Researchers in London and Hull looked at how people who experience possible cancer symptoms decide whether or not to seek medical help. They sent out a health survey that was completed by more than 1,700 people, aged 50 and over, from three London GP practices.
The survey specifically did not mention cancer, but incorporated a list of 17 symptoms including 10 cancer ‘alarm’ warning signs, such as persistent cough or hoarseness, unexplained lump, persistent change in bowel or bladder habits, and a sore that does not heal.
More than 900 people reported having at least one alarm symptom during the past three months. Researchers carried out in-depth interviews with almost 50 of them, almost half (45 per cent) of whom had not seen their GP about their symptoms.
Dr Katriina Whitaker, a senior research fellow at University College London during the study, said: “Many of the people we interviewed had red flag symptoms but felt that these were trivial and didn’t need medical attention, particularly if they were painless or intermittent.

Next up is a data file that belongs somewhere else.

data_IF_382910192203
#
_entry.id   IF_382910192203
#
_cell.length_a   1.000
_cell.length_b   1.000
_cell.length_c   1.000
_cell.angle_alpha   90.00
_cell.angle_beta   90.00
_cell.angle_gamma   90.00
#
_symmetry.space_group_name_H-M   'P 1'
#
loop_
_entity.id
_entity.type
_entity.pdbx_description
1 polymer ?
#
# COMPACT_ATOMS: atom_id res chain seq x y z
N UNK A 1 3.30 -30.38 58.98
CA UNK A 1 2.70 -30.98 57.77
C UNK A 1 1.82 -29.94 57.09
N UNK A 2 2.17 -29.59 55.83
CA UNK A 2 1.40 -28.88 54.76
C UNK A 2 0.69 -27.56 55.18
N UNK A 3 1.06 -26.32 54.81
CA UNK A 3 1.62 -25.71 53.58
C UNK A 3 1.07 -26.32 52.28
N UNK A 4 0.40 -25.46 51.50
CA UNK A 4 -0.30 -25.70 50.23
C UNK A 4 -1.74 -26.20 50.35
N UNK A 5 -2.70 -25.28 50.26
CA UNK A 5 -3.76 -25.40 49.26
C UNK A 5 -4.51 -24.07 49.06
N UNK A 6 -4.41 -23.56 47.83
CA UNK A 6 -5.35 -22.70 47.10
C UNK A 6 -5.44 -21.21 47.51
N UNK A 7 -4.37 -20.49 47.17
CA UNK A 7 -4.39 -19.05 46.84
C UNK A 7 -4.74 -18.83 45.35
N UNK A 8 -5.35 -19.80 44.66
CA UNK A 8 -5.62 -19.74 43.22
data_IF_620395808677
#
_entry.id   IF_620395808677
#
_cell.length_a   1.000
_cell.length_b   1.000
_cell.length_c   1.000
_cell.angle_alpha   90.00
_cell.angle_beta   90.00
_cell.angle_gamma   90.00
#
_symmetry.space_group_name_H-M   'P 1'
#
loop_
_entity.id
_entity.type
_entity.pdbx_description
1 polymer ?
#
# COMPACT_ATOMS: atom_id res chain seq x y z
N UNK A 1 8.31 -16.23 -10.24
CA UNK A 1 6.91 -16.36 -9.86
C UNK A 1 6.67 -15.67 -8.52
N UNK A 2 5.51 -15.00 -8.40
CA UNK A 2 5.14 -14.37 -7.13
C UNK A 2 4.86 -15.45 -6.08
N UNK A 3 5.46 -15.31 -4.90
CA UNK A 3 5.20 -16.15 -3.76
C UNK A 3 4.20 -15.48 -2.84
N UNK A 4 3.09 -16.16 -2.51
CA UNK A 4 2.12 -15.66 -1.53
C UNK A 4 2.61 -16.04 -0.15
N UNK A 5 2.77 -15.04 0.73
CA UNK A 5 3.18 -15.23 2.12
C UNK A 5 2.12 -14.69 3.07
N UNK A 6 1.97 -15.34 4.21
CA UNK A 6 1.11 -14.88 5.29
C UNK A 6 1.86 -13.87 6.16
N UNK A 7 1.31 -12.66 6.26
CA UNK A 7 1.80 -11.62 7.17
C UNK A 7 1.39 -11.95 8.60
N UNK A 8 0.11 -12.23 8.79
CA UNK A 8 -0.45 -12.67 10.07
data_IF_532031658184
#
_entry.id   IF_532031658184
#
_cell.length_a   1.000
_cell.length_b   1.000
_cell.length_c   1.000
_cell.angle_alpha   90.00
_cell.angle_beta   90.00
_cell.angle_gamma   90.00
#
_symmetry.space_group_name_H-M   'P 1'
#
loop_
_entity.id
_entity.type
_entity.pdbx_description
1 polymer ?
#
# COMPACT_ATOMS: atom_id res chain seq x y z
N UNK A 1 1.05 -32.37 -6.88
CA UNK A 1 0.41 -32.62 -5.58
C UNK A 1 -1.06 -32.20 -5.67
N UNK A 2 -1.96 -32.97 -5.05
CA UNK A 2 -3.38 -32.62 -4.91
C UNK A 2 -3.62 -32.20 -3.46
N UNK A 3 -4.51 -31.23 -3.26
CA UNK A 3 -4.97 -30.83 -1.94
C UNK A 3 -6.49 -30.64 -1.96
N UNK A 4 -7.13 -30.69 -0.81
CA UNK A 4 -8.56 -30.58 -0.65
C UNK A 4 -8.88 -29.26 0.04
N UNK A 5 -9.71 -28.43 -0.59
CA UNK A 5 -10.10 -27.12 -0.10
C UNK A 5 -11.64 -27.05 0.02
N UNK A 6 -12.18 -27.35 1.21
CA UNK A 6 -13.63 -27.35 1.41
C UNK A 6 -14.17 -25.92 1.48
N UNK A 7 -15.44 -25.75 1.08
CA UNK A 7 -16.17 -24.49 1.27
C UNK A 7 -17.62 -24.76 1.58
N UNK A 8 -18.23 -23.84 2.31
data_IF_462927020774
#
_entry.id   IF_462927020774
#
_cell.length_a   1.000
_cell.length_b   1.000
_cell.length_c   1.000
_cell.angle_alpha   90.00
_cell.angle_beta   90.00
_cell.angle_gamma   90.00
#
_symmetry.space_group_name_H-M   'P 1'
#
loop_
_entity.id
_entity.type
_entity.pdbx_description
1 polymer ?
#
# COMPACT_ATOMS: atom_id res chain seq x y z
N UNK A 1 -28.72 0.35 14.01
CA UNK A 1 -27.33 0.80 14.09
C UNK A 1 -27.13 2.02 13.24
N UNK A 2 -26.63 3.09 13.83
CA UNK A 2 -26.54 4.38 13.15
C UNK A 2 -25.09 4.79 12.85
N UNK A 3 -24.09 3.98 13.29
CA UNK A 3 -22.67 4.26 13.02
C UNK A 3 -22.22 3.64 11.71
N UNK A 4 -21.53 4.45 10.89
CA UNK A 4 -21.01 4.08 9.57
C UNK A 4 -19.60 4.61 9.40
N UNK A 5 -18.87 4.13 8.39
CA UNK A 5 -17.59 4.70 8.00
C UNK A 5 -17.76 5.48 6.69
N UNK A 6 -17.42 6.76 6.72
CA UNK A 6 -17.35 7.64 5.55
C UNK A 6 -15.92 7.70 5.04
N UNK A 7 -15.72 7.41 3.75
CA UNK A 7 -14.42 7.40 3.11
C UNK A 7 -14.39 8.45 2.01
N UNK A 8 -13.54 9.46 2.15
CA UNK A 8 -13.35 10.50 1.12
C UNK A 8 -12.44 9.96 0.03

“Others felt that they shouldn’t make a fuss or waste valuable NHS resources. The stiff-upper-lip stoicism of some who decided not to go to their doctor was alarming because they put up with often debilitating symptoms. Some people made the decision to get symptoms checked out after seeing a cancer awareness campaign or being encouraged to do so by family or friends – this seemed to almost legitimise their symptoms as important.”
Dr Richard Roope, Cancer Research UK’s GP expert, said: “The advice we give is: if in doubt, check it out – this would not be wasting your GP’s time. Often your symptoms won’t be caused by cancer, but if they are, the quicker the diagnosis, the better the outcome. Seeking prompt advice from your GP about symptoms, either on the phone or during an appointment, could be a life-saver, whatever your age. And the good news is that more than half of all patients diagnosed with cancer now survive for more than 10 years.”